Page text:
Montreal residents that burn wood for heat must register their stoves and by October 2018, must replace them with newer models or face thousands of dollars in fines.
The registration is part of an effort to ban most wood-burnings heaters in Canada’s second largest city.
The burning of wood, coal, pellets and other solid fuels is already banned during smog alerts in Montreal. Starting October 18, 2018, the city will extend the ban to all devices that emit more than 2.5 grams of fine particles an hour. Any fireplace, furnace or stove that does not meet that standard will be banned, and there is no grandfather clause. With some older models emitting 10 to 20 grams per hour, many residents will be forced to find a new source of heat – and stop using heaters that may have been in the family for generations.
The new law effectively bans all older stoves and fireplaces because they are not certified by the EPA, the CBC reported. Persons who refuse to replace or stop using their wood burners will face a $500 fine for the first offense, a $1,000 fine for the second offense and a $2,000 fine for every offense beyond that.
Supporters of the ban say it is an attempt to reduce air pollution. Persons who want to keep burning wood will have to install inserts that can cost between $2,000 and $8,000. The only exemption to the ban would be if a power outage lasts more than three hours.
Many Canadian citizens are criticizing the proposal.
“After thousands of years relying on fire as a source of heat, suddenly humans have discovered fire is so dangerous that we must use the power provided by a government monopoly instead,” a man named Tristan Verboven wrote in the National Post’s story comments. “Yet somehow vehicle and industrial emissions are not worth eliminating. That would be way more complicated than inspecting people`s private homes to enforce a law everyone knows is a racket.”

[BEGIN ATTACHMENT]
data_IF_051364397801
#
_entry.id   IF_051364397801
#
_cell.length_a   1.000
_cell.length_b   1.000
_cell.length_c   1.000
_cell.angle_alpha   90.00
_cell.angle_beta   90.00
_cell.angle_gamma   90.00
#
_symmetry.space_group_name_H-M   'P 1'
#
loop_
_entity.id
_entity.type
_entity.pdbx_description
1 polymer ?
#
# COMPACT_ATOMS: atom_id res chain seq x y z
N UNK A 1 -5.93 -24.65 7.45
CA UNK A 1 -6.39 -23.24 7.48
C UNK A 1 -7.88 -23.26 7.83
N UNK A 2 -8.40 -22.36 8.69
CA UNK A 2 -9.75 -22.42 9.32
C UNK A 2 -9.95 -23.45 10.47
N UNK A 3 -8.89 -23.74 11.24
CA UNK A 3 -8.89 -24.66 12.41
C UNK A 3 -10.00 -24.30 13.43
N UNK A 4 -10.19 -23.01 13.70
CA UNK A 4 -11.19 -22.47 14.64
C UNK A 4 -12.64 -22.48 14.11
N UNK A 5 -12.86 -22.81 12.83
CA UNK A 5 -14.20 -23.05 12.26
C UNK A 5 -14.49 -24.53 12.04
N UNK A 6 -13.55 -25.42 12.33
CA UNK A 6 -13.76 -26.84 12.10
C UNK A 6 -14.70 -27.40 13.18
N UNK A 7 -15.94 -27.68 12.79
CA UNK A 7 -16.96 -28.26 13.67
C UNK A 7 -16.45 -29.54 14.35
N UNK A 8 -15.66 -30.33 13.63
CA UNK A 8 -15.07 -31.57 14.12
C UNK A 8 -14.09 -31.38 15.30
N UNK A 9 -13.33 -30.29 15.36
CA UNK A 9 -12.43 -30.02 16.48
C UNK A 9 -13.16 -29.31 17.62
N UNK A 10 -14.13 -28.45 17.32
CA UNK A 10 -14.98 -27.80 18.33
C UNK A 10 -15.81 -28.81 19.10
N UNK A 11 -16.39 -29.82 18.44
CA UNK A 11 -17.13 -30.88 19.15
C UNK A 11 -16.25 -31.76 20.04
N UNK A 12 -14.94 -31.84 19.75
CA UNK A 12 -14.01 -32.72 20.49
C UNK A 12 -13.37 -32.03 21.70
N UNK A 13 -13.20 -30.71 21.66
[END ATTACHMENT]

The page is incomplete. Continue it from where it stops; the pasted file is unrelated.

Wrote another person, Michael Sweny, “First a gun registry and now a wood stove registry. Utterly insane!”
In the United States, Too
In the United States, San Francisco already has banned such stoves. The Bay Area Air Quality Management District, which regulates pollution in the San Francisco Bay area, will ban the installation of new wood-burning heaters starting November 1, 2016. Fireplaces already were banned.
Limited bans on wood burning are common in other areas of the country, including Grand Junction, Colorado. The Colorado Department of Public Health and Environment ordered residents of that city not to use wood stoves without an EPA sticker during a recent inversion in that city. The sticker certifies that the stoves meet new EPA standards. An inversion is an atmospheric condition that traps air pollution in a region, usually in the winter.
It looks as if wood burning could soon be a thing of the past in many parts of the United States and Canada.
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